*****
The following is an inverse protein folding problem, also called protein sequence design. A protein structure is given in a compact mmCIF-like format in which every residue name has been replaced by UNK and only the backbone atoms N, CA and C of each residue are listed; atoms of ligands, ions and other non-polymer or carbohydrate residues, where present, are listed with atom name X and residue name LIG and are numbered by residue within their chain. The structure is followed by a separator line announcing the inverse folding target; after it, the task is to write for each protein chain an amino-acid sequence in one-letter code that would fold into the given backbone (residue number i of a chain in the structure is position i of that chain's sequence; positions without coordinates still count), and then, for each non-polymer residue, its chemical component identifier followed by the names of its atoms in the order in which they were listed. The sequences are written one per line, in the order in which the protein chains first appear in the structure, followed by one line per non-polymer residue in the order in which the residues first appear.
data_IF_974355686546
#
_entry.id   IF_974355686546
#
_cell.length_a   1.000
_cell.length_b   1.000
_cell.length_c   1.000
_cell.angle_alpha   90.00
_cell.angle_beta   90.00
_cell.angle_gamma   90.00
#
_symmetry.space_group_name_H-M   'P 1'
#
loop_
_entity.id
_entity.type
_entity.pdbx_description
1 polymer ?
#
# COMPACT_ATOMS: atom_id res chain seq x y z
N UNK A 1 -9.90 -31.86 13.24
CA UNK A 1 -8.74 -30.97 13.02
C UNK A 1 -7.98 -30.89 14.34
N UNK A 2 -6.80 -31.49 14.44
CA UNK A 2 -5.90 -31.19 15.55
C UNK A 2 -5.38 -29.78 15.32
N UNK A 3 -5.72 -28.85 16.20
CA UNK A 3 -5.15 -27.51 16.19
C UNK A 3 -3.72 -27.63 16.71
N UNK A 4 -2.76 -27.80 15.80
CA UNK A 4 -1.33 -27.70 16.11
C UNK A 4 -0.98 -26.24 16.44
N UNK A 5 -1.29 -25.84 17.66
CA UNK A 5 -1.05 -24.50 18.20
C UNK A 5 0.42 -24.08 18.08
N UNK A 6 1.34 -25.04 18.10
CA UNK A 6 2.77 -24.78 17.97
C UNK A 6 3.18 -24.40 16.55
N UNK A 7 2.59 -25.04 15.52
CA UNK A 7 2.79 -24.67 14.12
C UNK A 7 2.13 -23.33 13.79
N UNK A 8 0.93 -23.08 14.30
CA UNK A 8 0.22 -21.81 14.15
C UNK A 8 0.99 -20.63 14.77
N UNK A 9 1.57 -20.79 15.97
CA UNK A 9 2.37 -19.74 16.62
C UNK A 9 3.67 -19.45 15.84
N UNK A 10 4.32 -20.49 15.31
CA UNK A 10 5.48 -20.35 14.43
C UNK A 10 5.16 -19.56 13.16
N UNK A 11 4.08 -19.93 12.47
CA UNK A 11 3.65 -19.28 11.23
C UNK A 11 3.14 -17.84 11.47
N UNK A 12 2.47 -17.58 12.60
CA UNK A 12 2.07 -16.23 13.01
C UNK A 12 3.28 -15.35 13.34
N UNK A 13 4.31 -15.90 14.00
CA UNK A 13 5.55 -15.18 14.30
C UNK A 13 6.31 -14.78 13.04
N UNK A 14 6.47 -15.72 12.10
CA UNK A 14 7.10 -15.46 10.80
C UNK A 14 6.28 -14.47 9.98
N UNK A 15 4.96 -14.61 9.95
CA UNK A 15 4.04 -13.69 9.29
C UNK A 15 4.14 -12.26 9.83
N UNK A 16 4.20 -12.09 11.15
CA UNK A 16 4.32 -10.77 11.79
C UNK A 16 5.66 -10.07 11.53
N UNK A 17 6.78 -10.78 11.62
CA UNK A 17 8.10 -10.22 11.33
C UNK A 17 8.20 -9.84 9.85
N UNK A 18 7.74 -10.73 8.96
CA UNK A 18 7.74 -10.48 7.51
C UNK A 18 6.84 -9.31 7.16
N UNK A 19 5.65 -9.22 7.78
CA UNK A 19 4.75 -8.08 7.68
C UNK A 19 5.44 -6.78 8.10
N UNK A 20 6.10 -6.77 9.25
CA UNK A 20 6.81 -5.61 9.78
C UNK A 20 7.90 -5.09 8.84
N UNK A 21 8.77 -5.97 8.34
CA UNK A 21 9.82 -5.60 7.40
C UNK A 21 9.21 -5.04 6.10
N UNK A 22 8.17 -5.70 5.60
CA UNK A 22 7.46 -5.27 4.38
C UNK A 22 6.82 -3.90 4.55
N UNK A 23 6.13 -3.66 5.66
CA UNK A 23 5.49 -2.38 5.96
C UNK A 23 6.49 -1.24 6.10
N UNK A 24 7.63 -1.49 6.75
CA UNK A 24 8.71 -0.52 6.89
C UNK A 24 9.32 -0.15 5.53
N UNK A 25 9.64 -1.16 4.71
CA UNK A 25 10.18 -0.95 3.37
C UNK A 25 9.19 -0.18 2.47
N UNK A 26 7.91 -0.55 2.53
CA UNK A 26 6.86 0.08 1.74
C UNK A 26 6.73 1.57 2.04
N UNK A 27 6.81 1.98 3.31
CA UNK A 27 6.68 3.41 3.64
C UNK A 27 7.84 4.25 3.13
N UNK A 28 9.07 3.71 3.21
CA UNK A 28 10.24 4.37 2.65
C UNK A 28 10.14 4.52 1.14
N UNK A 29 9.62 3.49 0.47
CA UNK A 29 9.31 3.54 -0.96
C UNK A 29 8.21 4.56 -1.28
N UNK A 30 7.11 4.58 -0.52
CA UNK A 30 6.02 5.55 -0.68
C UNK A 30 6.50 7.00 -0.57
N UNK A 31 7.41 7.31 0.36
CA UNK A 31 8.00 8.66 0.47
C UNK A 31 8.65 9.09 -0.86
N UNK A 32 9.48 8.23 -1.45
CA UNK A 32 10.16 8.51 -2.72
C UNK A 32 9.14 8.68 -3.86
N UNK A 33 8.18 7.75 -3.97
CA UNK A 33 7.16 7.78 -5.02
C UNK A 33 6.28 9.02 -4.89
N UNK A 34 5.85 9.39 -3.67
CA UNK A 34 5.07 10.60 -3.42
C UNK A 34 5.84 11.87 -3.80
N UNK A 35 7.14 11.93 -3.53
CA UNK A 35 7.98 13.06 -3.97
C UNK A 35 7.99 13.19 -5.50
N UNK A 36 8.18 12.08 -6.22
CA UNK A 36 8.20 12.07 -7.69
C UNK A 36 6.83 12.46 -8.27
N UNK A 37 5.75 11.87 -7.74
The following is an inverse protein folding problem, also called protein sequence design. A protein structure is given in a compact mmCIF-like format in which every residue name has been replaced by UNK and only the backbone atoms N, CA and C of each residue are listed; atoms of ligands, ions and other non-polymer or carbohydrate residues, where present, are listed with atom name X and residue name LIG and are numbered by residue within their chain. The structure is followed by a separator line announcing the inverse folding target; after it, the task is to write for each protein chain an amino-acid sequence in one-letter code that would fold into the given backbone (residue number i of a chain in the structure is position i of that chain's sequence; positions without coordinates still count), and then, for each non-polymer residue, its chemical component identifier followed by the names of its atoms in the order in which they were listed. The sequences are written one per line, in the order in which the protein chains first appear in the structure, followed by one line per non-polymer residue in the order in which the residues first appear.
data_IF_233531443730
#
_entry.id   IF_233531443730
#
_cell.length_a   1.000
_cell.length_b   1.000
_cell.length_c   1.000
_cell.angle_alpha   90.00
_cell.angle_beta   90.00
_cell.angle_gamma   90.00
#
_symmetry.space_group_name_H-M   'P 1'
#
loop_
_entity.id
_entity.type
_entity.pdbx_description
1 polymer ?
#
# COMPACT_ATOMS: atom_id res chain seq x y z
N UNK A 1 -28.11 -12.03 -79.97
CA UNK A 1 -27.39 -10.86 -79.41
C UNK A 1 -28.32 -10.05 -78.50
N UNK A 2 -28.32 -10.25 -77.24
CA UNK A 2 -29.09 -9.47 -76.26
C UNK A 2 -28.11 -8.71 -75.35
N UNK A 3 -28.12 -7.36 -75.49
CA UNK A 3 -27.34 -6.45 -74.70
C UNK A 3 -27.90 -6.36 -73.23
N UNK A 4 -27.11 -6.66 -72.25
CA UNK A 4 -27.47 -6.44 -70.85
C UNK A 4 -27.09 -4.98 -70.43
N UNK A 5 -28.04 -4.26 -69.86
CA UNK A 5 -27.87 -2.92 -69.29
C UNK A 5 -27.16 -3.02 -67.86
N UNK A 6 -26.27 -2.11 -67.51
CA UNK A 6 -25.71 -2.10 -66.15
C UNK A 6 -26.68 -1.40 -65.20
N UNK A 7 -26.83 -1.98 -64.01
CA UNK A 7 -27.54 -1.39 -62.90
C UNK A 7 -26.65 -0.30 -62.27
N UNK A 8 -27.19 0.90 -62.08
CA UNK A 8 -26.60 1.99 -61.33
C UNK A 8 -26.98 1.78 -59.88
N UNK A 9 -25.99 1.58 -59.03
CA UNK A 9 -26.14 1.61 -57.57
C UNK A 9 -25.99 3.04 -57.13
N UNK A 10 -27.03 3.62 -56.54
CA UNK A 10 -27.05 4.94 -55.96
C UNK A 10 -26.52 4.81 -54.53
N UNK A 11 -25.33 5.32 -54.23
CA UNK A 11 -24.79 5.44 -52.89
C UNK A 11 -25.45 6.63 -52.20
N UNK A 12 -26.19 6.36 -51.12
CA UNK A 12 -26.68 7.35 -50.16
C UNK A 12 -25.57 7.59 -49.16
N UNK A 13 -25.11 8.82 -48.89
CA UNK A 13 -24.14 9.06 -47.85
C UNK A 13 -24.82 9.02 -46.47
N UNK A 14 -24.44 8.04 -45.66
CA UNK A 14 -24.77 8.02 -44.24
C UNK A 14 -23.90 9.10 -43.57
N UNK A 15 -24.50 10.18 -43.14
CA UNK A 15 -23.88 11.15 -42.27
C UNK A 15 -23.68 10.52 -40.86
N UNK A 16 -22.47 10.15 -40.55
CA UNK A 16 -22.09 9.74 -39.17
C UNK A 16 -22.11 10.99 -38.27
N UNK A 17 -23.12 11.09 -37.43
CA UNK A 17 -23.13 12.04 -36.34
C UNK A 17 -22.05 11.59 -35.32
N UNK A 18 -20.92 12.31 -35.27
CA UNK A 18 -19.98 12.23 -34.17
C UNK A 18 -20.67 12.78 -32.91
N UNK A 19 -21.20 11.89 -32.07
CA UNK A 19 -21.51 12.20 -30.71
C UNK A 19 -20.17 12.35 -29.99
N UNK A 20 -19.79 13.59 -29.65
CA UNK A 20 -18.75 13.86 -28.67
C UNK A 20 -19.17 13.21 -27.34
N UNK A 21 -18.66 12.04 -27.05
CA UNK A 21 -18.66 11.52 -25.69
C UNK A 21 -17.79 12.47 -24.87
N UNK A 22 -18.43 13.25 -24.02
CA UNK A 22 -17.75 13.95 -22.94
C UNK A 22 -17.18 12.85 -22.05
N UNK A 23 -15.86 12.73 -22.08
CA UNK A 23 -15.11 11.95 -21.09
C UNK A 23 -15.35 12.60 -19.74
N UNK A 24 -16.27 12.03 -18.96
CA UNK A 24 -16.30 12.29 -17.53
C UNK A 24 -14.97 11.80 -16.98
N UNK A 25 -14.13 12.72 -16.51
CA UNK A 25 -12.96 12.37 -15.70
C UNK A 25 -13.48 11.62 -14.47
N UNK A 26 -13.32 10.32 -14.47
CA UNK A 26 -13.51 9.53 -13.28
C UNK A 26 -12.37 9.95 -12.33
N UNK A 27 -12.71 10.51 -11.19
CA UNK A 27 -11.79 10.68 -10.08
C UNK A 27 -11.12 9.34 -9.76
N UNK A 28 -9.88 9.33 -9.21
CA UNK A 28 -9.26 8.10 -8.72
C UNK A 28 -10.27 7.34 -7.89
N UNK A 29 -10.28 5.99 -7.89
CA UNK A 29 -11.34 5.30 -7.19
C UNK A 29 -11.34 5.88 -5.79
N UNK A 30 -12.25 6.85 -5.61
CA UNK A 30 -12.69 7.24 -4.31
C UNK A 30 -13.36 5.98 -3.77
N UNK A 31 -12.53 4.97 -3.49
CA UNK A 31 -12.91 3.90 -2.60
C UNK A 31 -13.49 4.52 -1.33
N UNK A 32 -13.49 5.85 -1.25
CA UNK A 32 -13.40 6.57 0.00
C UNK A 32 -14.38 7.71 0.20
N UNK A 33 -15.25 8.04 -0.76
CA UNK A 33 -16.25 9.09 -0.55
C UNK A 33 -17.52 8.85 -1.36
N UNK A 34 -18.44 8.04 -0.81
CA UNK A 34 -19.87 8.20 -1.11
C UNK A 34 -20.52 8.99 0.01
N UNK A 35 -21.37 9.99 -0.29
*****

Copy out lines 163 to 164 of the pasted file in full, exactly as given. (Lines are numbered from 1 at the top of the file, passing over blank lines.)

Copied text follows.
C UNK A 4 -27.09 -4.98 -70.43
N UNK A 5 -28.04 -4.26 -69.86